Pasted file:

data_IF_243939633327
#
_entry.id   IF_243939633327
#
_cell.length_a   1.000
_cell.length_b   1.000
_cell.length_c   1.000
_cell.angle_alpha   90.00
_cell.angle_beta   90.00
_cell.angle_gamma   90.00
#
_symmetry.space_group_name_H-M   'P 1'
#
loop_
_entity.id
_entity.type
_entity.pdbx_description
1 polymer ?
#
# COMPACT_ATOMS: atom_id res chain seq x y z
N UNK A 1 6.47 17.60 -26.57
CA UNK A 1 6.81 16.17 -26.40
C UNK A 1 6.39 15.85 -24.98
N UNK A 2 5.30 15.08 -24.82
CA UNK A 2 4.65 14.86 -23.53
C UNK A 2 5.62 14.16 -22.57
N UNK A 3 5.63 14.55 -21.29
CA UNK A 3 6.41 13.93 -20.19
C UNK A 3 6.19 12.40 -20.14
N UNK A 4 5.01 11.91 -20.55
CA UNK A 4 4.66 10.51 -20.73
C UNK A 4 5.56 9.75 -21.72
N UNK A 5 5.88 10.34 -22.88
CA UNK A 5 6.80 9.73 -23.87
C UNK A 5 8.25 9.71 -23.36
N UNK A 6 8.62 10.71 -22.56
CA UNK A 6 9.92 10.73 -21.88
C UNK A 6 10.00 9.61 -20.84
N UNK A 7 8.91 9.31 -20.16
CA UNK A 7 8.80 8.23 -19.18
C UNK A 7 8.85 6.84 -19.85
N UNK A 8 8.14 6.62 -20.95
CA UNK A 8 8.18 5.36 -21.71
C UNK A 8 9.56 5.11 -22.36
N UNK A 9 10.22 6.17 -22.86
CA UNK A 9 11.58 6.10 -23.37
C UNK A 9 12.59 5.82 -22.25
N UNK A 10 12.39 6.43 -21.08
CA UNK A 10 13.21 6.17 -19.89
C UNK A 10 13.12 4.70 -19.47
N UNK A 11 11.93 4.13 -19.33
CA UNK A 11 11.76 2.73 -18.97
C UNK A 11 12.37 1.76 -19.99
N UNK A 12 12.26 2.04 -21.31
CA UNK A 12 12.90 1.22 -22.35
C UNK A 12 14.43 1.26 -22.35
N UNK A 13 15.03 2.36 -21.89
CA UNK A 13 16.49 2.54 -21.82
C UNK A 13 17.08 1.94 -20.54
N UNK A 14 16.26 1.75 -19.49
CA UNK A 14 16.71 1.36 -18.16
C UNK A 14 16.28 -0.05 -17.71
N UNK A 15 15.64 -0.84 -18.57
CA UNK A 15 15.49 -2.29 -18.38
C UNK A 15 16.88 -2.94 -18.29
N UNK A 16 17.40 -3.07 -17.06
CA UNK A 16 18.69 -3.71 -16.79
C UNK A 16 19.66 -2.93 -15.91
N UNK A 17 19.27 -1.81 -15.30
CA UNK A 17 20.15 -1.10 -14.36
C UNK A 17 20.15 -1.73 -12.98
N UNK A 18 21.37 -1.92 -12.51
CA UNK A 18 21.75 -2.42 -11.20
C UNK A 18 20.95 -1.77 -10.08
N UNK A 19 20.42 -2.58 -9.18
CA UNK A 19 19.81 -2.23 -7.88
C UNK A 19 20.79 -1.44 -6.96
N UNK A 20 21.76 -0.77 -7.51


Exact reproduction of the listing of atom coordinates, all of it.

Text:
data_IF_243939633327
#
_entry.id   IF_243939633327
#
_cell.length_a   1.000
_cell.length_b   1.000
_cell.length_c   1.000
_cell.angle_alpha   90.00
_cell.angle_beta   90.00
_cell.angle_gamma   90.00
#
_symmetry.space_group_name_H-M   'P 1'
#
loop_
_entity.id
_entity.type
_entity.pdbx_description
1 polymer ?
#
# COMPACT_ATOMS: atom_id res chain seq x y z
N UNK A 1 6.47 17.60 -26.57
CA UNK A 1 6.81 16.17 -26.40
C UNK A 1 6.39 15.85 -24.98
N UNK A 2 5.30 15.08 -24.82
CA UNK A 2 4.65 14.86 -23.53
C UNK A 2 5.62 14.16 -22.57
N UNK A 3 5.63 14.55 -21.29
CA UNK A 3 6.41 13.93 -20.19
C UNK A 3 6.19 12.40 -20.14
N UNK A 4 5.01 11.91 -20.55
CA UNK A 4 4.66 10.51 -20.73
C UNK A 4 5.56 9.75 -21.72
N UNK A 5 5.88 10.34 -22.88
CA UNK A 5 6.80 9.73 -23.87
C UNK A 5 8.25 9.71 -23.36
N UNK A 6 8.62 10.71 -22.56
CA UNK A 6 9.92 10.73 -21.88
C UNK A 6 10.00 9.61 -20.84
N UNK A 7 8.91 9.31 -20.16
CA UNK A 7 8.80 8.23 -19.18
C UNK A 7 8.85 6.84 -19.85
N UNK A 8 8.14 6.62 -20.95
CA UNK A 8 8.18 5.36 -21.71
C UNK A 8 9.56 5.11 -22.36
N UNK A 9 10.22 6.17 -22.86
CA UNK A 9 11.58 6.10 -23.37
C UNK A 9 12.59 5.82 -22.25
N UNK A 10 12.39 6.43 -21.08
CA UNK A 10 13.21 6.17 -19.89
C UNK A 10 13.12 4.70 -19.47
N UNK A 11 11.93 4.13 -19.33
CA UNK A 11 11.76 2.73 -18.97
C UNK A 11 12.37 1.76 -19.99
N UNK A 12 12.26 2.04 -21.31
CA UNK A 12 12.90 1.22 -22.35
C UNK A 12 14.43 1.26 -22.35
N UNK A 13 15.03 2.36 -21.89
CA UNK A 13 16.49 2.54 -21.82
C UNK A 13 17.08 1.94 -20.54
N UNK A 14 16.26 1.75 -19.49
CA UNK A 14 16.71 1.36 -18.16
C UNK A 14 16.28 -0.05 -17.71
N UNK A 15 15.64 -0.84 -18.57
CA UNK A 15 15.49 -2.29 -18.38
C UNK A 15 16.88 -2.94 -18.29
N UNK A 16 17.40 -3.07 -17.06
CA UNK A 16 18.69 -3.71 -16.79
C UNK A 16 19.66 -2.93 -15.91
N UNK A 17 19.27 -1.81 -15.30
CA UNK A 17 20.15 -1.10 -14.36
C UNK A 17 20.15 -1.73 -12.98
N UNK A 18 21.37 -1.92 -12.51
CA UNK A 18 21.75 -2.42 -11.20
C UNK A 18 20.95 -1.77 -10.08
N UNK A 19 20.42 -2.58 -9.18
CA UNK A 19 19.81 -2.23 -7.88
C UNK A 19 20.79 -1.44 -6.96
N UNK A 20 21.76 -0.77 -7.51